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, 2 (4), 475-84

Li-fraumeni Syndrome


Li-fraumeni Syndrome

David Malkin. Genes Cancer.


Li-Fraumeni syndrome (LFS) is a classic cancer predisposition disorder that is commonly associated with germline mutations of the p53 tumor suppressor gene. Examination of the wide spectrum of adult-onset and childhood cancers and the distribution of p53 mutations has led to a greater understanding of cancer genotype-phenotype correlations. However, the complex LFS phenotype is not readily explained by the simple identification of germline p53 mutations in affected individuals. Recent work has identified genetic events that modify the LFS phenotype. These include intragenic polymorphisms, mutations/polymorphisms of genes in the p53 regulatory pathway, as well as more global events such as aberrant copy number variation and telomere attrition. These genetic events may, in part, explain the breadth of tumor histiotypes within and across LFS families, the apparent accelerated age of onset within families, and the range of clinical outcomes among affected family members. This review will examine the clinical and genetic definitions of LFS and offer insight into how lessons learned from the study of this rare disorder may inform similar questions in other familial cancer syndromes.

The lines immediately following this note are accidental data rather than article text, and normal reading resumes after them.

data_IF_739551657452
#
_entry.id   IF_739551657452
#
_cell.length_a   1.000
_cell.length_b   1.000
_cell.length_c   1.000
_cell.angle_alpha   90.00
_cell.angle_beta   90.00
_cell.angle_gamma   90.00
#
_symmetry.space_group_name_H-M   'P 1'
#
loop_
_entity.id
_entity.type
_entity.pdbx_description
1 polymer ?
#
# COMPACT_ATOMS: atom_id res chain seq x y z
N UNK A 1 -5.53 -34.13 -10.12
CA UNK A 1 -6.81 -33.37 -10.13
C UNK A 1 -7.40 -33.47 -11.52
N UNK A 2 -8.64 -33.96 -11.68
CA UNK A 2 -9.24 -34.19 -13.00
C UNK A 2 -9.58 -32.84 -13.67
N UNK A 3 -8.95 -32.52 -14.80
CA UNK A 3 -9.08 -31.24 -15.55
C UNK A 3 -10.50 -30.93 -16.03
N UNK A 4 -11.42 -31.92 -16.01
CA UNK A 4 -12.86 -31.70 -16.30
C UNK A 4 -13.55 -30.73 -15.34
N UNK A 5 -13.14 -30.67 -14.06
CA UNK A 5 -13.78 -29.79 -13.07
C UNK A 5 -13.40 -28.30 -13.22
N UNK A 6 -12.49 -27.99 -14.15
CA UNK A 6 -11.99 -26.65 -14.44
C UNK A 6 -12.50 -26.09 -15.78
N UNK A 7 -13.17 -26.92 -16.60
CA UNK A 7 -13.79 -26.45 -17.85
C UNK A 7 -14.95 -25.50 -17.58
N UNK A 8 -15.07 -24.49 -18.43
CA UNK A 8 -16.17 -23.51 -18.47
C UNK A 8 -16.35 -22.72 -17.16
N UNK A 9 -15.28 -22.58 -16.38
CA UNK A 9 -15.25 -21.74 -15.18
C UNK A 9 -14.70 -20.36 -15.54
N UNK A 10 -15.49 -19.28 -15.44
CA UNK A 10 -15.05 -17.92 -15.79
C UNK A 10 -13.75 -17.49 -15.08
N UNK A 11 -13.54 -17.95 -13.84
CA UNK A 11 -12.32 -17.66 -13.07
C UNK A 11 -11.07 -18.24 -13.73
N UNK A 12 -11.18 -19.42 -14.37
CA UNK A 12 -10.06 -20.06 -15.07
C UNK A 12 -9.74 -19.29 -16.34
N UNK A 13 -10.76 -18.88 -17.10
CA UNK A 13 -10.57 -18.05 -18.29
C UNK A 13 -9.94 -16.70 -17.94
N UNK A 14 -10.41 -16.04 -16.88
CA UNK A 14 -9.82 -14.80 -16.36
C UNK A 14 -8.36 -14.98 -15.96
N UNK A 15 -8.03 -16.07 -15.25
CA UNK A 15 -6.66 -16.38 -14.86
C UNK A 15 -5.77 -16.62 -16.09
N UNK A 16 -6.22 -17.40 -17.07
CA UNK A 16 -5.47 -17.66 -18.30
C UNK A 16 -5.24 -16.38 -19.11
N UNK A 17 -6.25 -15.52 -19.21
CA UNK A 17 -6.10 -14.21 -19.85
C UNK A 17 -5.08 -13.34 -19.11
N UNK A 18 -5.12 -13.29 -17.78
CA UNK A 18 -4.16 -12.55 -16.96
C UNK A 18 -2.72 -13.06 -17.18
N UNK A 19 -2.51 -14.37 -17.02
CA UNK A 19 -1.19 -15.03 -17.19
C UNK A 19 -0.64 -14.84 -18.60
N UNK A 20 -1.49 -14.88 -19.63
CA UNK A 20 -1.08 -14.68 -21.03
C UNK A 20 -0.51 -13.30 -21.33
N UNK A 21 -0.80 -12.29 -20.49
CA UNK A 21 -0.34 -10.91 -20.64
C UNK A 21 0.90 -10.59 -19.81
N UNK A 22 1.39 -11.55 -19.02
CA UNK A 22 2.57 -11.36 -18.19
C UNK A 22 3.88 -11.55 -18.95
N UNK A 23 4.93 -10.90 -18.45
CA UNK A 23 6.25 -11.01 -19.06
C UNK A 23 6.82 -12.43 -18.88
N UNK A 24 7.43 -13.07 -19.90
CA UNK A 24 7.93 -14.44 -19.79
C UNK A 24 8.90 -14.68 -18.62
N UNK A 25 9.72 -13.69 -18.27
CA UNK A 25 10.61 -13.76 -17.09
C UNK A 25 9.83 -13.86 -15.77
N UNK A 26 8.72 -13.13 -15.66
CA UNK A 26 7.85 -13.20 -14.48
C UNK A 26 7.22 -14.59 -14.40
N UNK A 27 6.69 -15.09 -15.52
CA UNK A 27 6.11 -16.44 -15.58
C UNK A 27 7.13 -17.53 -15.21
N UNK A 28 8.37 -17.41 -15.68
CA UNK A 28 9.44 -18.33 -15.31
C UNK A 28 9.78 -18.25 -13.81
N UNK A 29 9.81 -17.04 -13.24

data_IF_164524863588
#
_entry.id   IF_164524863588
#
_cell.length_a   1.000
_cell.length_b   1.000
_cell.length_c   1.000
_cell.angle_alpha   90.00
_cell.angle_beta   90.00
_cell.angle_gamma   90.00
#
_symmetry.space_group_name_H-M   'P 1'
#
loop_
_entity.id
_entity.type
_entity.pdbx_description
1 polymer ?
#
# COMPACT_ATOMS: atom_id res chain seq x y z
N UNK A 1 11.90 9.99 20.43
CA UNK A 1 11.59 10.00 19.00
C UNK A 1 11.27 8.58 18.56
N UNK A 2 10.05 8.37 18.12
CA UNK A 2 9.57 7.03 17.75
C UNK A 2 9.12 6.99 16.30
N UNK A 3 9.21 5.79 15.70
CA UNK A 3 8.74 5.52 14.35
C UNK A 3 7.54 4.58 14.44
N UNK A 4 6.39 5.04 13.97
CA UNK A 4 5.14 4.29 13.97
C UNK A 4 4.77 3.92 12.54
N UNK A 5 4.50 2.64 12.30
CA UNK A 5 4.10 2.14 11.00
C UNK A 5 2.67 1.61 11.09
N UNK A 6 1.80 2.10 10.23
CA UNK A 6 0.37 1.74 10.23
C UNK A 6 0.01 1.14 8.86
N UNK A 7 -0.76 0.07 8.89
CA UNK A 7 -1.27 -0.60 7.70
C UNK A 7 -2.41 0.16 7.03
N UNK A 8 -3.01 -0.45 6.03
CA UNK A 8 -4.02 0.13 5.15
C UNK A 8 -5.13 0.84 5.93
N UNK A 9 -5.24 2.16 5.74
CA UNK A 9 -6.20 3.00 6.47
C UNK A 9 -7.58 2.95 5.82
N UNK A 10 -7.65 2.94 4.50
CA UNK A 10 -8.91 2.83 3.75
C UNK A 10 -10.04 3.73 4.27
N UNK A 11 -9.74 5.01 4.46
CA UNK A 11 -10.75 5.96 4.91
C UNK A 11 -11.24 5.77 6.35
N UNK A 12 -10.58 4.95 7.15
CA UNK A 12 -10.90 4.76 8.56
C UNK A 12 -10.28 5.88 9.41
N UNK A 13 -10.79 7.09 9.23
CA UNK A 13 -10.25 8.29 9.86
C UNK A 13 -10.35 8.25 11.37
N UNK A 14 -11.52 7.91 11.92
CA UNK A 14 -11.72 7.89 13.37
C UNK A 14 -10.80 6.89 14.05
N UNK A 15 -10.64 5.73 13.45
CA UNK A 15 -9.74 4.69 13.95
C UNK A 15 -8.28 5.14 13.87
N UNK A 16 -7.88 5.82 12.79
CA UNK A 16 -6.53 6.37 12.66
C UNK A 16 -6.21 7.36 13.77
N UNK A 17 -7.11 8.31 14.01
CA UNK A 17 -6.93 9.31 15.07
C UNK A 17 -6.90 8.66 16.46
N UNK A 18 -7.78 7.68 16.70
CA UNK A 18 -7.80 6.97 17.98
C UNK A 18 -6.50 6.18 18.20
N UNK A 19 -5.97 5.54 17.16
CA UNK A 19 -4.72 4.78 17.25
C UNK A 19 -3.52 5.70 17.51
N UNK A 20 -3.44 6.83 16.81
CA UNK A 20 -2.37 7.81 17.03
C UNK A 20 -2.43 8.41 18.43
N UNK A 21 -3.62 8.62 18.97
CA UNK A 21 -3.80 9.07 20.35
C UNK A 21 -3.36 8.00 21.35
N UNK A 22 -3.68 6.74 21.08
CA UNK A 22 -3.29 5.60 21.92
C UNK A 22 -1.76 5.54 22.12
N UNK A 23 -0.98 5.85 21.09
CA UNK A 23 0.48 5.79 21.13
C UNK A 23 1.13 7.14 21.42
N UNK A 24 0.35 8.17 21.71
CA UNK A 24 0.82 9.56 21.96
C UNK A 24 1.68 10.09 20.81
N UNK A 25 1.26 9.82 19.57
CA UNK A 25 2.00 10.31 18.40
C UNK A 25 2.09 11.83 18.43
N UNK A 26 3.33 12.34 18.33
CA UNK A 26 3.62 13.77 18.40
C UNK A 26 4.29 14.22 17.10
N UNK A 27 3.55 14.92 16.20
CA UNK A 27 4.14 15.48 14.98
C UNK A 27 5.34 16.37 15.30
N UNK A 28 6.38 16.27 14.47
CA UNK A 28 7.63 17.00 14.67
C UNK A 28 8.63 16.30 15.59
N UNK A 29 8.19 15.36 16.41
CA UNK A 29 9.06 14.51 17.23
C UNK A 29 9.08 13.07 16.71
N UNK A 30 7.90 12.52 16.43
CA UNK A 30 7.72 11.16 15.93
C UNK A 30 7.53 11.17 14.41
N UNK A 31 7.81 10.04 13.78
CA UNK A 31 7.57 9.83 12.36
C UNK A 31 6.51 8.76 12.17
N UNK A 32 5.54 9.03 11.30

Keywords: Li-Fraumeni syndrome; cancer predisposition; germline p53 mutations.

Conflict of interest statement

The author(s) declared no potential conflicts of interest with respect to the research, authorship, and/or publication of this article.


Figure 1.
Figure 1.
Pedigree of a family with Li-Fraumeni syndrome. Filled circles/squares represent affected members; slashes represent deceased family members. Numbers represent age at diagnosis. BB = bilateral breast cancer; CNS = brain tumor; BR = unilateral breast cancer; LK = leukemia; CPC = choroid plexus carcinoma; RMS = rhabdomyosarcoma; OS = osteosarcoma.
Figure 2.
Figure 2.
Relative frequency of germline mutations in p53 by codon adjacent to the primary structure of the p53 protein. TAD = transactivation domain; PRR = proline-rich region; DBD = DNA binding domain; TET = tetramerization domain; REG = regulatory domain. Adapted from the International Association for Research on Cancer (IARC) database (Revision 14, November 2009).

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